Pasadena, CA-- Carnegie's Allan Sandage, who died in 2010, was a tremendously influential figure in the field of astronomy. His final paper, published posthumously, focuses on unraveling a surprising historical mystery related to one of his own seminal discoveries.
While preparing a centennial history of the Carnegie Observatories in the early 2000s, Sandage came across an unpublished 1944 exchange between two prominent astronomers that piqued his interest. The conversation seemed to predate by a decade Sandage's own work on stellar evolution in the mid-1950s.
Naturally, he wanted to investigate further.
So he enlisted Steven Majewski of the University of Virginia, who had been a Carnegie postdoctoral fellow in the 1990s, and Majewski's then-advisee Rachael Beaton, who is now a postdoctoral research associate at Carnegie herself. For years, right up until Sandage's death, the three worked on combing through Mount Wilson historical records comparing data from 1935 to modern data concerning a class of stars called subgiants.
"Despite his declining health, we worked incredibly hard in the months preceding Allan's death--exchanging letters and receiving handwritten comments from him on the manuscript," Beaton said.
Beaton and Majewski continued the effort even after his passing, receiving his last missive two days afterward. Their work appears in Publications of the Astronomical Society of the Pacific, which specializes in historical technical research.
Subgiants were of particular interest to Sandage because they allowed him make a major breakthrough about stellar evolution in the 1950s.
Sandage's discovery had to do with the how individual stars within a stellar cluster are distributed when the color versus brightness of the whole cluster is plotted, as is seen in the attached chart. This type of diagram was first developed in the early 1900s and consistently yields a distinct pattern. The location of stars in the color-magnitude diagram relative to the so-called "main sequence" allows astronomers to decode the properties of a stellar system.
A star burns its mass to make light. The most-massive stars burn quickly and brightly, and as they do so, they move on the color-magnitude diagram. Their changes move them away from the main sequence of plotted stars and into different segments of the chart.
Sandage was able to prove that this branching off is actually a consequence of a star's natural evolution. Scientists already knew how a star cluster would look if plotted on this type of diagram, but not how the different branches of plotted stars related to each other. It was the ability to plot subgiant stars as an intermediary between the long-lived main sequence stars and the much brighter red giant branch that ultimately nudged Sandage and his colleagues to build the foundation for modern stellar evolutionary theory, which became one of the most-important tools astronomers use to understand the universe.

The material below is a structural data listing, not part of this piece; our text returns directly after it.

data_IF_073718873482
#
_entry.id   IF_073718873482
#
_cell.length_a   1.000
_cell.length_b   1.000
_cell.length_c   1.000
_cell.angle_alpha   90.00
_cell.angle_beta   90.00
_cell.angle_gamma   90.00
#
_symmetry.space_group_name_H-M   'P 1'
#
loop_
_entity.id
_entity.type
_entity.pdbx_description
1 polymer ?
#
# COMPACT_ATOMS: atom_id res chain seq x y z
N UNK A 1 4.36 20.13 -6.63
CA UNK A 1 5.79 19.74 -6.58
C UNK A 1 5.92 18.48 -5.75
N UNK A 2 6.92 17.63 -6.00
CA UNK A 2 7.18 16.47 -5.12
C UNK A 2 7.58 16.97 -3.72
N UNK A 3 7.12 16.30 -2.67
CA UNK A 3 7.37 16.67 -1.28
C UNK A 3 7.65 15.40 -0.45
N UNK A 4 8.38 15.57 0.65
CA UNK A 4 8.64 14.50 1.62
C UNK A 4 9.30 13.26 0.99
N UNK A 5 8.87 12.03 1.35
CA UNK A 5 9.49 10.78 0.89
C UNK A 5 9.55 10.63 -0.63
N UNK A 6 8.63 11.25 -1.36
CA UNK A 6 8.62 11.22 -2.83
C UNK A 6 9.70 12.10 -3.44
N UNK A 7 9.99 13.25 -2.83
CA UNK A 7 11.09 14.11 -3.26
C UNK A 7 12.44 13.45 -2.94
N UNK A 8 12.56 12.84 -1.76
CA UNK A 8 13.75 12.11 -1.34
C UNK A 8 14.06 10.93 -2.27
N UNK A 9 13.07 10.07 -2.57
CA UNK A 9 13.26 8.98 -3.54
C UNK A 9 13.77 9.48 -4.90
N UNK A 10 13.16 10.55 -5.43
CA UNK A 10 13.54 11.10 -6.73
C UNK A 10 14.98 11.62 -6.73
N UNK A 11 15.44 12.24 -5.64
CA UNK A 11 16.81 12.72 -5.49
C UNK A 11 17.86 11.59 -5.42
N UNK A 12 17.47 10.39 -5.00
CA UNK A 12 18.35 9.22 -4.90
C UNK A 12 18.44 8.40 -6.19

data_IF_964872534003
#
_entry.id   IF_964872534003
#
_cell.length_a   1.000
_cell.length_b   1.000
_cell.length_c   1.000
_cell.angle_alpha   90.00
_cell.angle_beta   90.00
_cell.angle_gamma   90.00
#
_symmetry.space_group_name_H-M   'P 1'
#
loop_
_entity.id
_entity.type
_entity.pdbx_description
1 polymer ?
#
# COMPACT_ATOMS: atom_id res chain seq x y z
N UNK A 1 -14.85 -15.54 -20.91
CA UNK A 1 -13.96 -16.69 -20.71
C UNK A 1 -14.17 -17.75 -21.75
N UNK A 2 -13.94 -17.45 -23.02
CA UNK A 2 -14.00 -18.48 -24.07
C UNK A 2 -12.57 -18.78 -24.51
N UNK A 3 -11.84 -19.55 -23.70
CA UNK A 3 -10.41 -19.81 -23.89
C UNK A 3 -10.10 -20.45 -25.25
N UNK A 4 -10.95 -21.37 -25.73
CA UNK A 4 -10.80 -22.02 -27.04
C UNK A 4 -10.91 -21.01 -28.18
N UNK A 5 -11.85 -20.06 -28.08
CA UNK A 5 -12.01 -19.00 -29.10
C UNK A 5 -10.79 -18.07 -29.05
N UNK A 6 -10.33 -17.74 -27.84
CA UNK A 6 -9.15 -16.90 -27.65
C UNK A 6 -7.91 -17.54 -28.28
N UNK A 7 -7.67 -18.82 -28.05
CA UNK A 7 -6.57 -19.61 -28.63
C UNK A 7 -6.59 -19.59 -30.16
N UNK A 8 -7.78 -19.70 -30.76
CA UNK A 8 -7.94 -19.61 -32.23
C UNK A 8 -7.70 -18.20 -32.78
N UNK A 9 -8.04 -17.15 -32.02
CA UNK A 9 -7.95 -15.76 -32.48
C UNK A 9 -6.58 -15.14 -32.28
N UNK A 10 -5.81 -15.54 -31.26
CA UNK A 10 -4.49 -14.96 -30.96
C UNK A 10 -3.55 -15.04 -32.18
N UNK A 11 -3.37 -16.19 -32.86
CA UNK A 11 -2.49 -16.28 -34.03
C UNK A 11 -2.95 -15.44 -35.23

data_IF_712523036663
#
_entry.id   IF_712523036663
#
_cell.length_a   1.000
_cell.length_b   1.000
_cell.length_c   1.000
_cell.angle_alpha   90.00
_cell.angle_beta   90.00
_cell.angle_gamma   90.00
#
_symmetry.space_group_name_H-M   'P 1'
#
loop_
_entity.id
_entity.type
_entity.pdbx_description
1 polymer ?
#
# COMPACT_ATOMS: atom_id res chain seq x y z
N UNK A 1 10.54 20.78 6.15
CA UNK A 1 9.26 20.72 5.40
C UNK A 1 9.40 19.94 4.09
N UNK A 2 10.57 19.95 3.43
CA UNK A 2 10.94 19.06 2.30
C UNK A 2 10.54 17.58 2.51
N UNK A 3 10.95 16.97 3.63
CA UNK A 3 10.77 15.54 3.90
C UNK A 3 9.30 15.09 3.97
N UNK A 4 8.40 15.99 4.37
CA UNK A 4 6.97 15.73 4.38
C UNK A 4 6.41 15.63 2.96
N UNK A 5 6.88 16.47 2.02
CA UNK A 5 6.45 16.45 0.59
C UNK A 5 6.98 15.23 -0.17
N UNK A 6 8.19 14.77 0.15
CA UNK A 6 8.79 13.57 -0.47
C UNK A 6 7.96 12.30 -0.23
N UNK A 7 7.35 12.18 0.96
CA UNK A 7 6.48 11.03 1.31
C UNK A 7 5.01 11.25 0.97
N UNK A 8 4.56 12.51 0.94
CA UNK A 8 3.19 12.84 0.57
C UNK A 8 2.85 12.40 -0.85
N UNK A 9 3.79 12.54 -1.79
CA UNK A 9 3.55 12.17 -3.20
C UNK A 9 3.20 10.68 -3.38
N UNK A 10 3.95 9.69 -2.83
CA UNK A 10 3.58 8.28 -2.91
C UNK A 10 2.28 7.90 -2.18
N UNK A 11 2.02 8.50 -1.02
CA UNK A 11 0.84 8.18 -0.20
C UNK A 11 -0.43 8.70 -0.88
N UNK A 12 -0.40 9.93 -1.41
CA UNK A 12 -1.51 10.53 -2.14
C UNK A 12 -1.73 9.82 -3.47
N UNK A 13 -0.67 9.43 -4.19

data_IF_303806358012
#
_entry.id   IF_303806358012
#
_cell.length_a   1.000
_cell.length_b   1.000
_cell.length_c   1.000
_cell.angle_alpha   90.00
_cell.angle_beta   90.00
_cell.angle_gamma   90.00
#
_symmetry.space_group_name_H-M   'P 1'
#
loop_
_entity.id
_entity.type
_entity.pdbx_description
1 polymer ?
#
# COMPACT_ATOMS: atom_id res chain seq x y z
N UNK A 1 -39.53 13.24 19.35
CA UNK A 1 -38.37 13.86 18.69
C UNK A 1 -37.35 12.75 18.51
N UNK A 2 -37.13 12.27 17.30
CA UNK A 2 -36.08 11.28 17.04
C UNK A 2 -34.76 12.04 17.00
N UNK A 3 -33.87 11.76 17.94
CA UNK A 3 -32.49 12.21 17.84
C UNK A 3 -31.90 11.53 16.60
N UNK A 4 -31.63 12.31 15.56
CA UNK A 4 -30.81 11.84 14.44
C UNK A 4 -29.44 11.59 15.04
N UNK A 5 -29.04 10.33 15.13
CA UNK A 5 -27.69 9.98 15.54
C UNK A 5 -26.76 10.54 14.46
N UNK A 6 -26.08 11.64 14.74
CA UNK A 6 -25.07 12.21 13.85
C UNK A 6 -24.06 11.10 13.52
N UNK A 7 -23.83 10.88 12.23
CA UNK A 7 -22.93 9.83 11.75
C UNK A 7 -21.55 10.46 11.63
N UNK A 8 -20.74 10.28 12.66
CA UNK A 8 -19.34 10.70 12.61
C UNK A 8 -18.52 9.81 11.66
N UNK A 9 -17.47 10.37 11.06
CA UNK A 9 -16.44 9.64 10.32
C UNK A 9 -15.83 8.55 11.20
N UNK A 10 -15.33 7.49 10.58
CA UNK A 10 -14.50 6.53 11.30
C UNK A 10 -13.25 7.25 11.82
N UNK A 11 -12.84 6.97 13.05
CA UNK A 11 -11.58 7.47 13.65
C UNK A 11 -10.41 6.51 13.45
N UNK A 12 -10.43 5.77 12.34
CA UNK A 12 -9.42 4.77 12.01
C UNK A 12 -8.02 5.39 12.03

But it turns out that physicist and astronomer George Gamow and astronomer Walter Adams exchanged a letter that included a hand-drawn figure from Gamow that predated Sandage's illustration of stellar evolution by 10 years.
This letter was influenced by a more-than-20-years-in-the-making catalog of more than 4,000 stellar classifications and distances produced at then-Carnegie's Mount Wilson Observatory in 1935. (This catalog remained the largest in existence until the 1990s.) It turns out that the catalog identified 90 subgiants, although the classification was effectively ignored by scholarly circles, due to criticisms that the catalog was biased and the fear that any new findings it introduced were likely fictitious.
Sandage, Beaton, and Majewski pored through the records, comparing all 90 of the subgiant measurements from the 30s to modern measurements and finding them very accurate and precise.
"If this very real discovery of subgiants had been recognized at the time, we could have increased the speed at which stellar evolutionary theory was developed," Beaton explained.
Beaton and Majewski insisted on Sandage being the first author of the paper, as he conceived its original concept and framework, as well as wrote the early drafts of the manuscript.
"The paper's important historical insights would not have been possible without Allan's tremendous knowledge, not to mention his direct involvement with many of the events it describes and untangles," said Observatories Director John Mulchaey.
This work was supported by the Jefferson Scholars Foundation's C. Mark Pirrung Family Graduate Fellowship in Astronomy, the Office of the Vice President of Research at the University of Virginia, and the National Science Foundation
The Carnegie Institution for Science is a private, nonprofit organization headquartered in Washington, D.C., with six research departments throughout the U.S. Since its founding in 1902, the Carnegie Institution has been a pioneering force in basic scientific research. Carnegie scientists are leaders in plant biology, developmental biology, astronomy, materials science, global ecology, and Earth and planetary science.